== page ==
A Plague of Mercies
A lethal plague sweeps the globe. Millions have died. Survivors are confined to their homes.
Gabriel passes his time in a small New York apartment on the city’s Upper West Side. During the plodding solitude of the lockdown, he observes several strangers in their nearby apartments. As he watches them struggle to survive a world at risk of extinction, he wonders about their lives—where they’re from, what they value, how they’re coping with a deadly contagion. All alone, he develops a vague yet important connection to these people, an affection for those who are struggling to survive isolation, fear and looming death.
Told in powerful, spellbinding free verse, Gabriel’s observations grow deeper and more elaborate as the endless days pass. But when he and a woman from across the street begin to watch each other from afar, his imagination begins to collide with the bleak reality of the times.
There is a woman who lives in a building in New York City,
on the Upper West Side.
A man just a few years older lives in a building across the street.
These two people live at the same elevation,
the same height,
one hundred feet above the pavement,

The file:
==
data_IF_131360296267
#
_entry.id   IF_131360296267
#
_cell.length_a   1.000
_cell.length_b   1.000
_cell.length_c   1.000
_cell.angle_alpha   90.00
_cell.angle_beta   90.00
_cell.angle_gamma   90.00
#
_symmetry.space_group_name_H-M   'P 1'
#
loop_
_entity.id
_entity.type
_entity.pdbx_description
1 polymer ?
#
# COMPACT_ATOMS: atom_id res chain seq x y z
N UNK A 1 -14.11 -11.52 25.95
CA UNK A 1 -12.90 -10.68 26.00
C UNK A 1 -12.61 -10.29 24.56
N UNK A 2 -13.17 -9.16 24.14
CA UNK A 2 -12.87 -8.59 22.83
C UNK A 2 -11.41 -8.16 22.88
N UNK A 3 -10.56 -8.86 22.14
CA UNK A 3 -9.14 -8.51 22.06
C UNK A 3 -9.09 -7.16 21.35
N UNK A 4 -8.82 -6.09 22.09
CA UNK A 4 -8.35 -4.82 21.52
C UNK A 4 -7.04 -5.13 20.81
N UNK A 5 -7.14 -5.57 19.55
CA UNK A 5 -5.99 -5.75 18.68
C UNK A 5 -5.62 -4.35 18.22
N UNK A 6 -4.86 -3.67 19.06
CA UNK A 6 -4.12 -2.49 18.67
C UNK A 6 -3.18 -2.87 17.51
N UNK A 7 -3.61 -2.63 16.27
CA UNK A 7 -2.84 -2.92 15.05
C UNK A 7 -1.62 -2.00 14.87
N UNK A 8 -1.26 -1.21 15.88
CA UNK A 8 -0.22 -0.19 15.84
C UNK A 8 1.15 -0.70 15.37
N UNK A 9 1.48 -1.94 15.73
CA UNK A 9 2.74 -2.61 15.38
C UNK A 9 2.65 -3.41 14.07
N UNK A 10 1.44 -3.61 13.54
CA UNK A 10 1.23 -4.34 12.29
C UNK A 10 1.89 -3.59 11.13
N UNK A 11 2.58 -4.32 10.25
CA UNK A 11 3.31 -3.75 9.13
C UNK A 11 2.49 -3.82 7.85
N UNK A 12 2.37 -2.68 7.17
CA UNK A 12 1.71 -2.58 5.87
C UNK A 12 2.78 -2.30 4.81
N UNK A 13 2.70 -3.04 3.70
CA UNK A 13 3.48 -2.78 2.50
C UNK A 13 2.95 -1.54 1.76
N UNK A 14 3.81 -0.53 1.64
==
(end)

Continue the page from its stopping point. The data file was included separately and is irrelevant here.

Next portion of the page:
above the crust of the earth.
They can see into each other’s apartments.
Every night before the woman gets into bed
she puts on a threadbare gray shirt.
The shirt is long and sleeveless and extends down to her knees.
She turns off the ceiling light
and then turns on a nightlight near her bed.
The light casts an amber glow reminiscent of a campfire.
The man in the other apartment wonders if the nightlight
is the woman’s response to a fear of the dark,
to a threat real or imagined,
an antidote of sorts.
After she turns on the nightlight
she looks briefly through her window.
Perhaps she is reflecting on another day passed.
Perhaps she is considering the quality of her life,
or the quantity that remains.
Perhaps she is scanning the dark street for signs of life,
Adam Pelzman was born in Seattle, raised in northern New Jersey, and has spent most of his life in New York City. He studied Russian literature at the University of Pennsylvania and went to law school at UCLA. His first novel, Troika, was published by Penguin (Amy Einhorn Books) and later republished by Jackson Heights Press as A Cuban Russian American Love Story. He is also the author of The Papaya King (which Kirkus Reviews described as "entrancing" and "deeply memorable") and The Boy and the Lake (which is set in New Jersey during the late 1960s). His newest novel is A Plague of Mercies.
a Rafflecopter giveaway